Condensed Matter Seminar
Thursday, March 28, 2024
2:00 PM
Monroe Hall, Room 118
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ABSTRACT:

Pairing PbS quantum dots (QDs) with photochromic molecules (PCMs) allows for the synthesis of efficient and reversible near infrared photoluminescence (PL) photo-switches. In our work, we explore the utility space of this hybrid system by systematically comparing and contrasting different types of PCMs and different sizes of QDs. We demonstrate that the amount of photo-switching observed can be affected by (1) varying the size of the QDs, (2) varying the length of the PCMs, (3) fluorinating the PCMs, (4) varying the end group of the PCMs. We further investigate this system to parse out the mechanisms which may be responsible for this behavior. We present strong evidence to suggest that the mechanism driving this switching effect is an inter-QD tunneling process. We demonstrate a possible link between the energy levels of the PCMs and the magnitude of the switching effect and outline a rough empirical model which can guide the future design of QD/PCM photo switches to produce customized switching properties.

Condensed Matter Seminar
Thursday, March 28, 2024
3:30 PM
Gibson Hall, Room 211
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"Computational Approach to Compositionally Complex Materials "


Diego Ibarra , University of Virginia
[Host: Joe Poon]
ABSTRACT:

High Entropy Alloys (HEAs), also known as Compositionally Complex Alloys (CCAs), embody a transformative class of materials consisting of at least four elemental components. These new types of material open new horizons in alloy design for exploring new structural and functional material properties unknown in traditional alloys. However, the combinatorial nature of HEAs can result in compositional possibilities reaching into the billions or even trillions, making traditional studies challenging. This talk presents an in-depth exploration of HEAs, starting with a foundational understanding of their unique characteristics and the importance of their complex phase behavior. It highlights the inherent challenges posed by the expansive compositional space and limitations of conventional materials discovery and design methodologies. The talk emphasizes the pivotal role of computational techniques that provides a strategic blueprint for high-throughput alloy design that accelerates the exploration and optimization of HEAs but also provides a deeper insight into their fundamental behaviors.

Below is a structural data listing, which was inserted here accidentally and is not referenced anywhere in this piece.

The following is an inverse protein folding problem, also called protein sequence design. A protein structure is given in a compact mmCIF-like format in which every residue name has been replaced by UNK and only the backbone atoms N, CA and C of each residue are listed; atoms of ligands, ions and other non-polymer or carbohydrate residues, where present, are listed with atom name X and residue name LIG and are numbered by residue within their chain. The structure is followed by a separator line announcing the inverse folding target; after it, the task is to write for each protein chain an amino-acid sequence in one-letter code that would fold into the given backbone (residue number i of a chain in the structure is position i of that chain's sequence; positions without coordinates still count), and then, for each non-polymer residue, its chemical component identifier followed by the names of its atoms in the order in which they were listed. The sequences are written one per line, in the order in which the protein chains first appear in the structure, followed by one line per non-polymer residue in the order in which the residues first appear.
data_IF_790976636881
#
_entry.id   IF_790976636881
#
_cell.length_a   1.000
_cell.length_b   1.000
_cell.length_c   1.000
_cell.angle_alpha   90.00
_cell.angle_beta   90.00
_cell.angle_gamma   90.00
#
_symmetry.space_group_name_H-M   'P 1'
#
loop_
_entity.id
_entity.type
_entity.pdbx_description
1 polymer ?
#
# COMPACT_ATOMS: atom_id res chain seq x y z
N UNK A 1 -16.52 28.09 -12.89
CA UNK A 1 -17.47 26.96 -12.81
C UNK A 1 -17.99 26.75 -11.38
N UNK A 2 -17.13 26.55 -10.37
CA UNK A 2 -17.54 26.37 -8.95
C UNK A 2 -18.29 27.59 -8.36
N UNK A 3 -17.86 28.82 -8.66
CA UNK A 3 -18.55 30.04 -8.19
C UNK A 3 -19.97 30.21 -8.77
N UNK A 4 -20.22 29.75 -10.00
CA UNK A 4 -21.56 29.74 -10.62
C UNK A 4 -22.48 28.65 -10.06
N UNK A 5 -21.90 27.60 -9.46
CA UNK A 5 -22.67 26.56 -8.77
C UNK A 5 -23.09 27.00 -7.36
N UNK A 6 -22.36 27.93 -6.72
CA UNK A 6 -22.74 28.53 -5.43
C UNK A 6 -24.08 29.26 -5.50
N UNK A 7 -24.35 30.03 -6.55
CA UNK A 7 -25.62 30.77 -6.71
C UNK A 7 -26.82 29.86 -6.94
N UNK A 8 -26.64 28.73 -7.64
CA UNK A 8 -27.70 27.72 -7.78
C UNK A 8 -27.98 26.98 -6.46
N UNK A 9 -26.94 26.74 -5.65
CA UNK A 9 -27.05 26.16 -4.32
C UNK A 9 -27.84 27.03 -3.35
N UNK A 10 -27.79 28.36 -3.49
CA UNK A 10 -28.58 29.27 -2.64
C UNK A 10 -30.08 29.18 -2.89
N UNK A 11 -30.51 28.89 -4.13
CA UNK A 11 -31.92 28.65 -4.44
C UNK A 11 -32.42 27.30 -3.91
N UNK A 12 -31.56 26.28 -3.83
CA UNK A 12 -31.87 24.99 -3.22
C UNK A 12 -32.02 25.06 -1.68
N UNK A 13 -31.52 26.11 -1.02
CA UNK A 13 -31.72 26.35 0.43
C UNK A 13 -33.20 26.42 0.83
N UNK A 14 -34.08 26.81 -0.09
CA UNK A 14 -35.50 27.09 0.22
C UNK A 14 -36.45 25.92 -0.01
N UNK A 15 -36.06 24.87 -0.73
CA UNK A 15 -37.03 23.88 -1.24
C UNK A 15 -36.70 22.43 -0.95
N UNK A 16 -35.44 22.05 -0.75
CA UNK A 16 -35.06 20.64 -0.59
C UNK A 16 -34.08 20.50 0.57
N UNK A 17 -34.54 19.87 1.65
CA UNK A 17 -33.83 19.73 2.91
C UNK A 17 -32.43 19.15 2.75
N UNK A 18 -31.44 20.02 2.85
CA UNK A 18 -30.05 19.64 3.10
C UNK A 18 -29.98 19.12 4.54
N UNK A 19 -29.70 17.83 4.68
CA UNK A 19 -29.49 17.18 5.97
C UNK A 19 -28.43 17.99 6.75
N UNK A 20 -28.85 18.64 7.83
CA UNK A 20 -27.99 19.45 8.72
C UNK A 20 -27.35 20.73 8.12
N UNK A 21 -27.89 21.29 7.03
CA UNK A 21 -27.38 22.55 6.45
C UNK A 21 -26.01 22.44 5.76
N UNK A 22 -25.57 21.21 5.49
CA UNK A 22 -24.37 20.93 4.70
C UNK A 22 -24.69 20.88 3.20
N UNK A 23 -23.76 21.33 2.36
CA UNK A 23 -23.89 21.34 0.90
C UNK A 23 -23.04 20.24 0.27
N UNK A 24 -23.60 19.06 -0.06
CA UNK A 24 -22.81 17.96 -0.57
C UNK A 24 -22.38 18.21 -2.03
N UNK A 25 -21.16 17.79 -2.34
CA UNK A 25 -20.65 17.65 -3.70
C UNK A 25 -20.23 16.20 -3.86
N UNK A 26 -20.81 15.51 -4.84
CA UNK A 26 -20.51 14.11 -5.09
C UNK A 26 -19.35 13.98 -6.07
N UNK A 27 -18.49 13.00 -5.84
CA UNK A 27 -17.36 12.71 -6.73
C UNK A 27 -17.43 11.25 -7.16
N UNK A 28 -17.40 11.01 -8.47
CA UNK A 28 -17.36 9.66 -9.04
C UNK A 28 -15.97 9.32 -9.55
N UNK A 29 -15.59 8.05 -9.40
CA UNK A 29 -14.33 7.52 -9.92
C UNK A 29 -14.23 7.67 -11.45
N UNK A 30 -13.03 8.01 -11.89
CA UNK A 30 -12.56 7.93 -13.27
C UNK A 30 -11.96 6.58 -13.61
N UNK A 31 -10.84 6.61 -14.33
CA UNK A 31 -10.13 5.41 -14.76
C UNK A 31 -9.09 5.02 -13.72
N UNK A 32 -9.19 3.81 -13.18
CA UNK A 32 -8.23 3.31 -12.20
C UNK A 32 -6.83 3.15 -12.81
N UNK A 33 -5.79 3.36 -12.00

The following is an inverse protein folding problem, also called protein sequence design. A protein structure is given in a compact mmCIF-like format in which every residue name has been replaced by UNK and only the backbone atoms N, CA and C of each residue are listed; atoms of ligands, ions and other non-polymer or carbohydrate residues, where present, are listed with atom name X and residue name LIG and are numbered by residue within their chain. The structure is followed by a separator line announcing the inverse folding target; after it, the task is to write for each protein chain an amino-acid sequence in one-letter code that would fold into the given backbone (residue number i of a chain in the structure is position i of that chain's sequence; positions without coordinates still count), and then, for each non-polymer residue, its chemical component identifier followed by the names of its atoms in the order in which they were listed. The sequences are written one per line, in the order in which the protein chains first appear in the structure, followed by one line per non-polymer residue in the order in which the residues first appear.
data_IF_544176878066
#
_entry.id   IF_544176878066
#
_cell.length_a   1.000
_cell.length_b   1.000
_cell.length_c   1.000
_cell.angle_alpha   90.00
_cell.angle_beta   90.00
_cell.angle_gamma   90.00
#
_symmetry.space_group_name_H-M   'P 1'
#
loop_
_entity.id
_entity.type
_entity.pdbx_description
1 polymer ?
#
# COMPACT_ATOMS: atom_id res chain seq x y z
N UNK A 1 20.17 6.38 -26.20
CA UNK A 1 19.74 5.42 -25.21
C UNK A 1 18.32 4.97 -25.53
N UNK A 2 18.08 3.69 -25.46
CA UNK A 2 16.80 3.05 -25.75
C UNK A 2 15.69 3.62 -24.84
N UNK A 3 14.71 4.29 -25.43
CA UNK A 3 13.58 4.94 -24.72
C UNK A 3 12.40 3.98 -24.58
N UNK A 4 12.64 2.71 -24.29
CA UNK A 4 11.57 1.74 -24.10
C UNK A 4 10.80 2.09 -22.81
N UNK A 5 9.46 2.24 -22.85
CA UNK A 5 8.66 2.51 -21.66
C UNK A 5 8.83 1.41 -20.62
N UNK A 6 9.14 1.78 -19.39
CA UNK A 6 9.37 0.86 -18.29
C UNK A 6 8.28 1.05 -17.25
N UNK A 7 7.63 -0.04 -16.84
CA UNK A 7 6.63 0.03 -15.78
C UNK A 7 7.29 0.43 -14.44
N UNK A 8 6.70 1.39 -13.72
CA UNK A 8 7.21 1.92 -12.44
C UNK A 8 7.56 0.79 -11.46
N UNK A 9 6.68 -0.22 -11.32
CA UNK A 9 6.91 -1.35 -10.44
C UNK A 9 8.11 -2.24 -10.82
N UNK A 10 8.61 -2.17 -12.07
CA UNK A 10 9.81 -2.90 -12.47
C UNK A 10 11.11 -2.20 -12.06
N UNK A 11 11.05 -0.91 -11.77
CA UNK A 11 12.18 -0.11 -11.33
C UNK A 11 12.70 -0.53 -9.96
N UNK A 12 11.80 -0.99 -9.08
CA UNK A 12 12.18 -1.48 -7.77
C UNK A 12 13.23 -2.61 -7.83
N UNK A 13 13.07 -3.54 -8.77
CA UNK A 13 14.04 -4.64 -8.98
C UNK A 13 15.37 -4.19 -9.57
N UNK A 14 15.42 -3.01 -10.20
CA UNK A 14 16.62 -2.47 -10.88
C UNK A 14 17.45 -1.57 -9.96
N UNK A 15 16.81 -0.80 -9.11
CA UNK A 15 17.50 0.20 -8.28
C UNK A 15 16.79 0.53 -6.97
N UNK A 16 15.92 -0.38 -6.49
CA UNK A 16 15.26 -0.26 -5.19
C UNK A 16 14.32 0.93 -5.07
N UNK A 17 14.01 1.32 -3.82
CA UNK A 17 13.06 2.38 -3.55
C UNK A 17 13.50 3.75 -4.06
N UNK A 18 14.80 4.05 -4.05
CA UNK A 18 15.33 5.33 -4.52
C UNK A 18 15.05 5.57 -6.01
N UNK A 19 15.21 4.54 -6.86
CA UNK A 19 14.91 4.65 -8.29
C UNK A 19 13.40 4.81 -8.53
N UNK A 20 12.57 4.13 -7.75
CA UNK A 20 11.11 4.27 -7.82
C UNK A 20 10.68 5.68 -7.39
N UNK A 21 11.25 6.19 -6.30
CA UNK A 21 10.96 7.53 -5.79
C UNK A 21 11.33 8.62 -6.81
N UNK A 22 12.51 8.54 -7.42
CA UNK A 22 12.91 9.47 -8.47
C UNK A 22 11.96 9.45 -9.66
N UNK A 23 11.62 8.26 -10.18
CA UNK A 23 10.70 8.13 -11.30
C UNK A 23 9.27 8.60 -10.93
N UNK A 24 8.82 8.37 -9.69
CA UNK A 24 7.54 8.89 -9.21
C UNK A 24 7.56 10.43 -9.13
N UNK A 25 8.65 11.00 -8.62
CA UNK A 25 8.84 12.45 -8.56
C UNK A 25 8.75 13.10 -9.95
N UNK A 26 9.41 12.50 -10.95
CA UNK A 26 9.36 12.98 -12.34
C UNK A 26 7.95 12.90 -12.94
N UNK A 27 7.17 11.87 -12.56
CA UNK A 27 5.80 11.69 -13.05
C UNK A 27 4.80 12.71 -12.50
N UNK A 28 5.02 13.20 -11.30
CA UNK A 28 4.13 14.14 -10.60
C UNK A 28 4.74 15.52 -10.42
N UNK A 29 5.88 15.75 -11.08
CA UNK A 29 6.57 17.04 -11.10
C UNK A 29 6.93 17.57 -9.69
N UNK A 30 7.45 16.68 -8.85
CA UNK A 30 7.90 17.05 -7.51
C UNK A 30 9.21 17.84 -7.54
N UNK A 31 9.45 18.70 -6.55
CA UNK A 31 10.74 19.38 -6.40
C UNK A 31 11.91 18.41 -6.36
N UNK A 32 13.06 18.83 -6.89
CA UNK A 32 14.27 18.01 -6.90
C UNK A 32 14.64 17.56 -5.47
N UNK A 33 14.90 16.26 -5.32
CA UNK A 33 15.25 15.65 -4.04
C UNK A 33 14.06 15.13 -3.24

Condensed Matter Seminar
Thursday, April 4, 2024
11:00 AM
Physics Building, Room 323
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"Voxelated Bioprinting: Digital Assembly of Viscoelastic Bio-ink Particles"


Liheng Cai , University of Virginia
[Host: Bellave Shivaram]
ABSTRACT:

Analogues of pixels to two-dimensional (2D) pictures, voxels –– in the form of small cubes or spheres –– are the basic units of three-dimensional (3D) objects. Digital assembly of bio-ink voxels may provide an approach to engineering heterogeneous yet tightly organized 3D tissue mimics. However, this approach requires precisely manipulating highly viscoelastic bio-ink voxels in 3D space, which represents a grand challenge in both soft matter science and biomanufacturing. In this talk, I will introduce a voxelated bioprinting technology that enables the Digital Assembly of Spherical bio-ink Particles (DASP). First, I will discuss the criteria for the on-demand generation, disposition, and assembly of viscoelastic bio-ink droplets in an aqueous environment without the help of large interfacial tension. Second, I will describe how to use DASP to create 3D structures consisting of interconnected yet distinguishable bio-ink particles. Finally, I will share our recent progress in applying DASP to encapsulate islets into multiscale porous scaffolds to treat type 1 diabetes. I will also discuss immediate applications and emerging challenges associated with voxelated bioprinting.

Condensed Matter Seminar
Thursday, April 11, 2024
3:30 PM
Gibson Hall, Room 211